My neighbor's pride and joy -- the one who's always been a great student -- just brought home a report card that left his mother sputtering. At herself -- not him.
"The problem is that I haven't had any extra time to sit down with him while he does his homework," said this usually wise single mother.
"I've been getting home late since I got my promotion. I'm sure that's what's wrong."
Maybe. Or maybe her son has taken up with a not-so-great peer group. Or maybe this child needs special help with his studies, or needs hearing and eyesight check-ups. Or maybe he's so distracted by the alluring young lady sitting next to him that he can't possibly concentrate on his schoolwork right now.
When my own pride and joy's grades took a dramatic dive years ago, I didn't conduct a thorough investigation right away, either.
He was the child of a busy working mother -- what else did I need to know? I'd been too busy speaking to audiences across the country about their problems -- and not busy enough helping him with his.
Two weeks and three canceled speaking engagements later, finally crept out from under a mountain of self-blame long enough to gather information from my son's teachers, friends and, most important, from him. It turned out his sudden disinterest in schoolwork had nothing to do with me, but with a young lady named Melanie, and with first love and racing hormones and a momentary lapse -- on his part, not mine -- in keeping his priorities in order.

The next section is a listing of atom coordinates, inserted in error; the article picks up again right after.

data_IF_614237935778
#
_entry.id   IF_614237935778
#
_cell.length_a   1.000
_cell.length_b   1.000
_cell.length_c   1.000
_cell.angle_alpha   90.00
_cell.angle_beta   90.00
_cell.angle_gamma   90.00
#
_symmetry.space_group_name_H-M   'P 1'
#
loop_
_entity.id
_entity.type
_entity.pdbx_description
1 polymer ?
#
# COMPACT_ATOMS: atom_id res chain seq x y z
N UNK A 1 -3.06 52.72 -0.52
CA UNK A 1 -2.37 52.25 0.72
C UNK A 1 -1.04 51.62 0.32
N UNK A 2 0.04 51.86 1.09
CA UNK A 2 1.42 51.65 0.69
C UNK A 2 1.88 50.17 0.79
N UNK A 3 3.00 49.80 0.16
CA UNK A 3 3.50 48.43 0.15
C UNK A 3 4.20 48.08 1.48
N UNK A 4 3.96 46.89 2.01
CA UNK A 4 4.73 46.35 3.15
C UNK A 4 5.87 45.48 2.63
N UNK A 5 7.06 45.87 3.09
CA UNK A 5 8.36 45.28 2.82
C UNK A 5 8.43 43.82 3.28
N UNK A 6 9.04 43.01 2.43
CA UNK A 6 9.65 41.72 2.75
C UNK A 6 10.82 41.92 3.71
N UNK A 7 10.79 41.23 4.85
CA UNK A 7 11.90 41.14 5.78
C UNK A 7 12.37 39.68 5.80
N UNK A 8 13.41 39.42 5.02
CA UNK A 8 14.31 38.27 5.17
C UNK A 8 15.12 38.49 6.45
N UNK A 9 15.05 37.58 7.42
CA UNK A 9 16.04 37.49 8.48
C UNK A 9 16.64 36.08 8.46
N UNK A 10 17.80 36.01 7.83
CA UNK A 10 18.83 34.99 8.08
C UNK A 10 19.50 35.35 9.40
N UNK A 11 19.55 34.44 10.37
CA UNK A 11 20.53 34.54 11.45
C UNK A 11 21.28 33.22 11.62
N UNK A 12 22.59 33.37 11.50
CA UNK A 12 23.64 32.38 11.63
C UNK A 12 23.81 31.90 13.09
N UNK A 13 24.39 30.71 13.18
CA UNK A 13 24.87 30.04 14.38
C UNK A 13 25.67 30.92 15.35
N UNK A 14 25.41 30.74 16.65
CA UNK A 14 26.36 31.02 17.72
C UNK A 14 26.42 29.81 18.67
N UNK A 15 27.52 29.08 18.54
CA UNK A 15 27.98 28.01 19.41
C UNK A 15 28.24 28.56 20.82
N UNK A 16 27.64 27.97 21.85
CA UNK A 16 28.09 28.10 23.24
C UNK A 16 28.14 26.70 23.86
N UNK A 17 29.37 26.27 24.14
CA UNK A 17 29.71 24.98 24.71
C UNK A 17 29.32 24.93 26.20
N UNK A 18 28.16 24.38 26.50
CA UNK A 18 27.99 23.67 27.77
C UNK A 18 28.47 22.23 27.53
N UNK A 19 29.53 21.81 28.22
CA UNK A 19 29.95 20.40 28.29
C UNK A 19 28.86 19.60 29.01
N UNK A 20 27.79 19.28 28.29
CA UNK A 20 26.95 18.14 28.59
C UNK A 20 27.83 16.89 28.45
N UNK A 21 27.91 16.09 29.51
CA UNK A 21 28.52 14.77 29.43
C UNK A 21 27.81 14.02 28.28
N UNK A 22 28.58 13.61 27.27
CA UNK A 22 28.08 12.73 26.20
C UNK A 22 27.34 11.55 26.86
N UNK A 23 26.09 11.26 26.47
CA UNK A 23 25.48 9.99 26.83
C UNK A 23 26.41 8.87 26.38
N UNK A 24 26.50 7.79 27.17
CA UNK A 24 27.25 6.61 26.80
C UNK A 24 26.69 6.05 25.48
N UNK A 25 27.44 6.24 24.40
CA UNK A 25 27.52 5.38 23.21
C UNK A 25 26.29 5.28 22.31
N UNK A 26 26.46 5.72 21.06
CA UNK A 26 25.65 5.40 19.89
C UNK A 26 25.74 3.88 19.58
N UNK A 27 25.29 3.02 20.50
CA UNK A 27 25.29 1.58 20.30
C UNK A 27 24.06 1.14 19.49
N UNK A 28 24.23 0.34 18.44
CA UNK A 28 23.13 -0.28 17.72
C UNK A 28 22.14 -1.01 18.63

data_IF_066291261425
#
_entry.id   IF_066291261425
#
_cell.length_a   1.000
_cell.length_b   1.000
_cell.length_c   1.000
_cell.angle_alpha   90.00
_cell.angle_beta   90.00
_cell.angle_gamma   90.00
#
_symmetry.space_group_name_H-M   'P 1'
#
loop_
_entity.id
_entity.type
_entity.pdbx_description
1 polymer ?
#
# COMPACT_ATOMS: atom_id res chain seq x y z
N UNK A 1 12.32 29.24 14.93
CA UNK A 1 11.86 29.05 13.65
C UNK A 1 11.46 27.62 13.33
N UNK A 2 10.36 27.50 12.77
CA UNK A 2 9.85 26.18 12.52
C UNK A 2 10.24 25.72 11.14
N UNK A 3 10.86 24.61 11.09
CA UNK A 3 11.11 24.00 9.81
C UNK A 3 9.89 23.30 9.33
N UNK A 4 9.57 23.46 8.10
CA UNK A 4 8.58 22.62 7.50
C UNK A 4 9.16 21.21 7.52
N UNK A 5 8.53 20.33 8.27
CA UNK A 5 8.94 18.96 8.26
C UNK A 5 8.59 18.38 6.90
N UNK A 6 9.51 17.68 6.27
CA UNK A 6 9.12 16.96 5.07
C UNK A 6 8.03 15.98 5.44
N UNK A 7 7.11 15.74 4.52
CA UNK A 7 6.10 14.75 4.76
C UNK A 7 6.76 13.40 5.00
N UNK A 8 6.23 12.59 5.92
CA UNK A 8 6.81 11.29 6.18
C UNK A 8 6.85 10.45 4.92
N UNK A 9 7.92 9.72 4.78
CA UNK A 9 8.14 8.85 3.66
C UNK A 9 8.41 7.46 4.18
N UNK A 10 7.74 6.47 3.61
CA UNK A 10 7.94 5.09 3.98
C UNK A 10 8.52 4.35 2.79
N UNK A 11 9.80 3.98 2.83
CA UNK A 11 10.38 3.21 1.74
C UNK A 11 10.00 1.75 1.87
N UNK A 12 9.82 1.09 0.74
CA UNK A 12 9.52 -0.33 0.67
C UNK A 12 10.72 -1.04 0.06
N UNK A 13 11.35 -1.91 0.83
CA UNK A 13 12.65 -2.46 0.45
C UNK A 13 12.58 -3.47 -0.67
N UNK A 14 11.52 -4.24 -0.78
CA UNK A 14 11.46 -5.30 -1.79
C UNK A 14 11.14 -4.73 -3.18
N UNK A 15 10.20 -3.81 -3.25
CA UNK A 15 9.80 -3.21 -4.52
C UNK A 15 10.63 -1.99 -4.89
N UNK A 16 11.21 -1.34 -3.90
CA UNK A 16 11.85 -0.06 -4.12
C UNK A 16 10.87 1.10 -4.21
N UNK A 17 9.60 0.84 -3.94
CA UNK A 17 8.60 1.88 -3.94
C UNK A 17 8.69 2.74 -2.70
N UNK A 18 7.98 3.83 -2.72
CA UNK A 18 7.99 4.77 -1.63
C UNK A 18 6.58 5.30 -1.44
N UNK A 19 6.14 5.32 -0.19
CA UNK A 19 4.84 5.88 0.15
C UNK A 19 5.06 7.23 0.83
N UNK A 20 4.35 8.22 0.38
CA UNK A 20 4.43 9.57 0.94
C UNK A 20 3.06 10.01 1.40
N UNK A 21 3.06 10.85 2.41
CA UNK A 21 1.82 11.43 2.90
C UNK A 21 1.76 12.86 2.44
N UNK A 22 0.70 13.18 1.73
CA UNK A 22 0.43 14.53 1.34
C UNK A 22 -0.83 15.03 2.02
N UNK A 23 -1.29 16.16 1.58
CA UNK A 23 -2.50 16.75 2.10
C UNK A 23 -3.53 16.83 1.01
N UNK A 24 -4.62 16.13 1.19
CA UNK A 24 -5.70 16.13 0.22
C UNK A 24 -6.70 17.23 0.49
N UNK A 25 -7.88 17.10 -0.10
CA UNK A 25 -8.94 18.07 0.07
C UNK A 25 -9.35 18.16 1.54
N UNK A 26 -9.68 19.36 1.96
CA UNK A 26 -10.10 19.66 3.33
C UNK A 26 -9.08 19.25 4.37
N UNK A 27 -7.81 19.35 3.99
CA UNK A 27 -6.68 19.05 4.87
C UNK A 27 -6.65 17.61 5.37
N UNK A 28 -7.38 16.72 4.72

The thing to remember is that when we working mothers automatically shoulder the blame whenever our children run into a rough spot, we hurt not only ourselves, but them, as well. Guilt stops us from gathering the information we need, first of all -- from our children's teachers, pediatrician, Scout leaders, Sunday school teachers, after-school care-givers and, most important, with our children themselves to find out what's really wrong.
It stops us from confronting our children, too, from holding them accountable for their own behavior. It's hard to hold anyone else accountable when one has already declared oneself guilty, after all.
All children have rough spots from time to time, whether or not their mothers work. Let's stop beating ourselves up by assuming that we and/or our jobs are somehow to blame for all their problems.
We're more likely to learn the truth if we don't cloud the issue with blind, automatic guilt.